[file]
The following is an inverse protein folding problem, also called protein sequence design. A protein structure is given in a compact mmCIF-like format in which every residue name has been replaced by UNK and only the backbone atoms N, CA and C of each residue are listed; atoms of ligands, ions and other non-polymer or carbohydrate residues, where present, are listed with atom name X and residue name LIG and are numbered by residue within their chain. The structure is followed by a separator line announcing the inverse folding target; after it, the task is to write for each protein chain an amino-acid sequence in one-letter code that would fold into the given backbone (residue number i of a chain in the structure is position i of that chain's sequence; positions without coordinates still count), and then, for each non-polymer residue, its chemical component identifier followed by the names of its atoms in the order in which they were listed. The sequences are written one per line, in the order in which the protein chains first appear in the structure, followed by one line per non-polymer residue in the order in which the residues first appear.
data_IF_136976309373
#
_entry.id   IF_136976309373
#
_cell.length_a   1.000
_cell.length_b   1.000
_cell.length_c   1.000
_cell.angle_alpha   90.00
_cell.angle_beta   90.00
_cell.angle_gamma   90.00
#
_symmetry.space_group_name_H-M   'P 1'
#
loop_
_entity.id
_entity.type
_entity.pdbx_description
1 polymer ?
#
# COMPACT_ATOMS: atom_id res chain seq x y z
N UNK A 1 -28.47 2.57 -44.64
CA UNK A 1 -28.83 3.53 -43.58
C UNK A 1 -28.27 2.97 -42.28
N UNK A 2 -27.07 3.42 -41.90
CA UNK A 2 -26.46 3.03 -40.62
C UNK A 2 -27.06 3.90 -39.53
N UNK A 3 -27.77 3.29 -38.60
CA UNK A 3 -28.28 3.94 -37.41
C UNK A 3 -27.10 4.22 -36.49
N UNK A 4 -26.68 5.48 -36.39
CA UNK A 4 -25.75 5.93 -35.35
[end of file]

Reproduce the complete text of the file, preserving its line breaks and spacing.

The following is an inverse protein folding problem, also called protein sequence design. A protein structure is given in a compact mmCIF-like format in which every residue name has been replaced by UNK and only the backbone atoms N, CA and C of each residue are listed; atoms of ligands, ions and other non-polymer or carbohydrate residues, where present, are listed with atom name X and residue name LIG and are numbered by residue within their chain. The structure is followed by a separator line announcing the inverse folding target; after it, the task is to write for each protein chain an amino-acid sequence in one-letter code that would fold into the given backbone (residue number i of a chain in the structure is position i of that chain's sequence; positions without coordinates still count), and then, for each non-polymer residue, its chemical component identifier followed by the names of its atoms in the order in which they were listed. The sequences are written one per line, in the order in which the protein chains first appear in the structure, followed by one line per non-polymer residue in the order in which the residues first appear.
data_IF_136976309373
#
_entry.id   IF_136976309373
#
_cell.length_a   1.000
_cell.length_b   1.000
_cell.length_c   1.000
_cell.angle_alpha   90.00
_cell.angle_beta   90.00
_cell.angle_gamma   90.00
#
_symmetry.space_group_name_H-M   'P 1'
#
loop_
_entity.id
_entity.type
_entity.pdbx_description
1 polymer ?
#
# COMPACT_ATOMS: atom_id res chain seq x y z
N UNK A 1 -28.47 2.57 -44.64
CA UNK A 1 -28.83 3.53 -43.58
C UNK A 1 -28.27 2.97 -42.28
N UNK A 2 -27.07 3.42 -41.90
CA UNK A 2 -26.46 3.03 -40.62
C UNK A 2 -27.06 3.90 -39.53
N UNK A 3 -27.77 3.29 -38.60
CA UNK A 3 -28.28 3.94 -37.41
C UNK A 3 -27.10 4.22 -36.49
N UNK A 4 -26.68 5.48 -36.39
CA UNK A 4 -25.75 5.93 -35.35